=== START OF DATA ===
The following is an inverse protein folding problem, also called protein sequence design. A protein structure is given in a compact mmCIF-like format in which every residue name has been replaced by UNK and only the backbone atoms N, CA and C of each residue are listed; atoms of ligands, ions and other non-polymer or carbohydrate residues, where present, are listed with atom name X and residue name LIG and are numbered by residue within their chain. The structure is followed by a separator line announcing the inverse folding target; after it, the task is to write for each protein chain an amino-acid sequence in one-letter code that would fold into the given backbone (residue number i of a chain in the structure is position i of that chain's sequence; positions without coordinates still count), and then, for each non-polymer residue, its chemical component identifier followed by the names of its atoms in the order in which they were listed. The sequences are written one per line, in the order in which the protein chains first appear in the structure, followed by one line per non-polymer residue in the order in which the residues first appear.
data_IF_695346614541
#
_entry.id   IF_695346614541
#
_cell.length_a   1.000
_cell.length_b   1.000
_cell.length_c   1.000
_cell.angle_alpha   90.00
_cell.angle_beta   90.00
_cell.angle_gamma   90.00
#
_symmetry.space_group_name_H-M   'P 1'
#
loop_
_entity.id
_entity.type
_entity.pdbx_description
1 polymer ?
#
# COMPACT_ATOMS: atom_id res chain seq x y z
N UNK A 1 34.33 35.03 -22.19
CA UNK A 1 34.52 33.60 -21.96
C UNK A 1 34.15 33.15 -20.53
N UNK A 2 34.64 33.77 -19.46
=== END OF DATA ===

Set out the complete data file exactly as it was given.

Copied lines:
The following is an inverse protein folding problem, also called protein sequence design. A protein structure is given in a compact mmCIF-like format in which every residue name has been replaced by UNK and only the backbone atoms N, CA and C of each residue are listed; atoms of ligands, ions and other non-polymer or carbohydrate residues, where present, are listed with atom name X and residue name LIG and are numbered by residue within their chain. The structure is followed by a separator line announcing the inverse folding target; after it, the task is to write for each protein chain an amino-acid sequence in one-letter code that would fold into the given backbone (residue number i of a chain in the structure is position i of that chain's sequence; positions without coordinates still count), and then, for each non-polymer residue, its chemical component identifier followed by the names of its atoms in the order in which they were listed. The sequences are written one per line, in the order in which the protein chains first appear in the structure, followed by one line per non-polymer residue in the order in which the residues first appear.
data_IF_695346614541
#
_entry.id   IF_695346614541
#
_cell.length_a   1.000
_cell.length_b   1.000
_cell.length_c   1.000
_cell.angle_alpha   90.00
_cell.angle_beta   90.00
_cell.angle_gamma   90.00
#
_symmetry.space_group_name_H-M   'P 1'
#
loop_
_entity.id
_entity.type
_entity.pdbx_description
1 polymer ?
#
# COMPACT_ATOMS: atom_id res chain seq x y z
N UNK A 1 34.33 35.03 -22.19
CA UNK A 1 34.52 33.60 -21.96
C UNK A 1 34.15 33.15 -20.53
N UNK A 2 34.64 33.77 -19.46